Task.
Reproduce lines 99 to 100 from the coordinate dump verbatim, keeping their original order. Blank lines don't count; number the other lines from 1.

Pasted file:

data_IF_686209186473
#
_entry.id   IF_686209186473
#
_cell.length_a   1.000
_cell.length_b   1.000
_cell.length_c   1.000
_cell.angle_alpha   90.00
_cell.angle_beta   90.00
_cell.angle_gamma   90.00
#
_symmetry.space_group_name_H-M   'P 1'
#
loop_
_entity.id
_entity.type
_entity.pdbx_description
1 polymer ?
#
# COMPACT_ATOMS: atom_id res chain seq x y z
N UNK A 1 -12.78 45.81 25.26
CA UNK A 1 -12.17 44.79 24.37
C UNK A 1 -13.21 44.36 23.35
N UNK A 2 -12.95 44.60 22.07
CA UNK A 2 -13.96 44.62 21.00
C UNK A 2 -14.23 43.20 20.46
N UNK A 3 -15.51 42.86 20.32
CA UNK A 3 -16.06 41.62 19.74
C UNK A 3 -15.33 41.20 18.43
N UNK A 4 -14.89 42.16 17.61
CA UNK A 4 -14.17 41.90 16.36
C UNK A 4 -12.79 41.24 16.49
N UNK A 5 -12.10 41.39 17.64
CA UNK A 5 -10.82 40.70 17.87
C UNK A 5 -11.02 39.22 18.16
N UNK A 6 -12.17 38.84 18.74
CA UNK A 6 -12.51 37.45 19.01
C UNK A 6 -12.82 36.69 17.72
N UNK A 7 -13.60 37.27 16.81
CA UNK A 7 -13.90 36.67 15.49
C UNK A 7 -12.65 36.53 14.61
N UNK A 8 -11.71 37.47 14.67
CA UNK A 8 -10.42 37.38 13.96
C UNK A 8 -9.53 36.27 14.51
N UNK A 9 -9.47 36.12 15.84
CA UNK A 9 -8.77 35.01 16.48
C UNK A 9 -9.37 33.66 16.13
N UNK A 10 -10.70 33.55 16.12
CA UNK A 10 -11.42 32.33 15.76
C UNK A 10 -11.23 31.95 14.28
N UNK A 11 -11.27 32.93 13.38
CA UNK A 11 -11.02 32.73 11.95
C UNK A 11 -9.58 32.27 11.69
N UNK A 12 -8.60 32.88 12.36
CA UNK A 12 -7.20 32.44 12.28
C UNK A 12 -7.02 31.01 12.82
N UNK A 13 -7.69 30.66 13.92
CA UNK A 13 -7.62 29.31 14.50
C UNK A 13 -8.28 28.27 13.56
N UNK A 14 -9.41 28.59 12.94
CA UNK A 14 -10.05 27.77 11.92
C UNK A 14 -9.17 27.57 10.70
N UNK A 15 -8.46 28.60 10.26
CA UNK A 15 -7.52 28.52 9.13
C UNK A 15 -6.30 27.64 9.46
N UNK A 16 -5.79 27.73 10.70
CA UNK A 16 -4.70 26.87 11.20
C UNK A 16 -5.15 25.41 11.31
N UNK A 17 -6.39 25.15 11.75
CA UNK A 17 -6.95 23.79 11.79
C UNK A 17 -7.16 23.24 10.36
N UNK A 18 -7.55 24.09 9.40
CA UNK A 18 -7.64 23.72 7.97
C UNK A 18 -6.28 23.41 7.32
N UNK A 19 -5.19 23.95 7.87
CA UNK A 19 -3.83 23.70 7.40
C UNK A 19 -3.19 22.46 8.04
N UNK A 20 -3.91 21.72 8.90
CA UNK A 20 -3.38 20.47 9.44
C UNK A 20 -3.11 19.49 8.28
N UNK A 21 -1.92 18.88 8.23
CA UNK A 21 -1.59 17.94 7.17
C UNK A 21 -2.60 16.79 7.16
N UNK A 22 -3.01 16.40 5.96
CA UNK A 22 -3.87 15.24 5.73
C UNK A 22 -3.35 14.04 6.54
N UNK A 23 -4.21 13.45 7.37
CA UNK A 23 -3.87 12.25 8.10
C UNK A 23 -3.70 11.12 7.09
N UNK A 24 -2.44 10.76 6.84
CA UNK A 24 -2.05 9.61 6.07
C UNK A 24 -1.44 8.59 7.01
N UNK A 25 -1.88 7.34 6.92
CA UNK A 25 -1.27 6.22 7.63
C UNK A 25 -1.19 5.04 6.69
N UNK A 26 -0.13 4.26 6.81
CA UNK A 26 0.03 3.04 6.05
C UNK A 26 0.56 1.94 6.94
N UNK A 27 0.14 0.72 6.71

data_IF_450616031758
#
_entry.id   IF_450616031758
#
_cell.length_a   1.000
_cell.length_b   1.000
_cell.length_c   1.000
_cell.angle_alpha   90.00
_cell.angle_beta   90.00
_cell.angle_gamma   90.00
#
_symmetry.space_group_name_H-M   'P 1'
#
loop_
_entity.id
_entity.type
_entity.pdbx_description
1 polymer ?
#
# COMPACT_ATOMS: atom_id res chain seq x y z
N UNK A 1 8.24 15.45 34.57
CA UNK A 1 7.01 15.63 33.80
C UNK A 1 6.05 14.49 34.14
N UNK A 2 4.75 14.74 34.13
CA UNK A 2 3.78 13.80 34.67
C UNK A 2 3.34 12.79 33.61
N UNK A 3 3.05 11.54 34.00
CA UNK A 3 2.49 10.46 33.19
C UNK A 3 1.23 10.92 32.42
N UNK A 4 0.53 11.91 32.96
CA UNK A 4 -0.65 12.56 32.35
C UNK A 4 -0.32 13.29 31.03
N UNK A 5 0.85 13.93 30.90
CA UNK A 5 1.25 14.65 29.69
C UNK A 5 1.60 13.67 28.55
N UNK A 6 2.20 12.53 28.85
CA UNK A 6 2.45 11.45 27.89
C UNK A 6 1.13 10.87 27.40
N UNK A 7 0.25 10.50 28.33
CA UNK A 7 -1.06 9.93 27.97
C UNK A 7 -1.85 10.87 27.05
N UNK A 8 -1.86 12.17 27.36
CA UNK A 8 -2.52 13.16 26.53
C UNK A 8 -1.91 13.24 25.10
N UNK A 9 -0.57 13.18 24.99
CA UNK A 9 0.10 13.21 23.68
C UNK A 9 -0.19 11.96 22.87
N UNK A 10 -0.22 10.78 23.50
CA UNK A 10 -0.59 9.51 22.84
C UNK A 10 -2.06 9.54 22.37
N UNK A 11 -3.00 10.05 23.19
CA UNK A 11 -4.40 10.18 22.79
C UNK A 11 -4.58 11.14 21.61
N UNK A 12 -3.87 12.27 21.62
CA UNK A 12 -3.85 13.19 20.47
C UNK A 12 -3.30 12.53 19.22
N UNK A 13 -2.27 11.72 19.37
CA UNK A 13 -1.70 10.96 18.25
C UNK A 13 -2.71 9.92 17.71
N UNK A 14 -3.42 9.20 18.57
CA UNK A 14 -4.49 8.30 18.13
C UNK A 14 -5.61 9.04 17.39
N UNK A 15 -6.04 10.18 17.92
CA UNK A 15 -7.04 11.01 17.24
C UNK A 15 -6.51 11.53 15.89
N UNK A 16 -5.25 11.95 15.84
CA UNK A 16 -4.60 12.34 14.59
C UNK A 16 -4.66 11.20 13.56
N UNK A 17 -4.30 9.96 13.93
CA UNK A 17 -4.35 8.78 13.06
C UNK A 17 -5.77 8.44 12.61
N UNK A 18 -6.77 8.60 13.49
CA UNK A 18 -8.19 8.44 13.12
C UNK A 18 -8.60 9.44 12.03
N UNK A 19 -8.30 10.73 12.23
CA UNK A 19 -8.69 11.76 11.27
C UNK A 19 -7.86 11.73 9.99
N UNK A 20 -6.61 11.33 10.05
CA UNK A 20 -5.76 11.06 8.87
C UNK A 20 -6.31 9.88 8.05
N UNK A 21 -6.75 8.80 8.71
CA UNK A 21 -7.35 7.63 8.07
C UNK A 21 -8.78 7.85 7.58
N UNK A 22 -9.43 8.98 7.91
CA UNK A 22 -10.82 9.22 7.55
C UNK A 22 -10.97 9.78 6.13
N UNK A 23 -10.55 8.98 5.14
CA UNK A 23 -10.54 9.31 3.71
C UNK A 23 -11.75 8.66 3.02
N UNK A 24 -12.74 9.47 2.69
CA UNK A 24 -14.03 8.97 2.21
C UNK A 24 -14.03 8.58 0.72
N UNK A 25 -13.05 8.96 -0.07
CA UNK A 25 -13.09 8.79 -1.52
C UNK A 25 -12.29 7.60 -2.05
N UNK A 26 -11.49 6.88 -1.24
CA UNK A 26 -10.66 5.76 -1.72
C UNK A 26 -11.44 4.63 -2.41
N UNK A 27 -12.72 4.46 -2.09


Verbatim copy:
N UNK A 27 0.14 0.72 6.71

data_IF_450616031758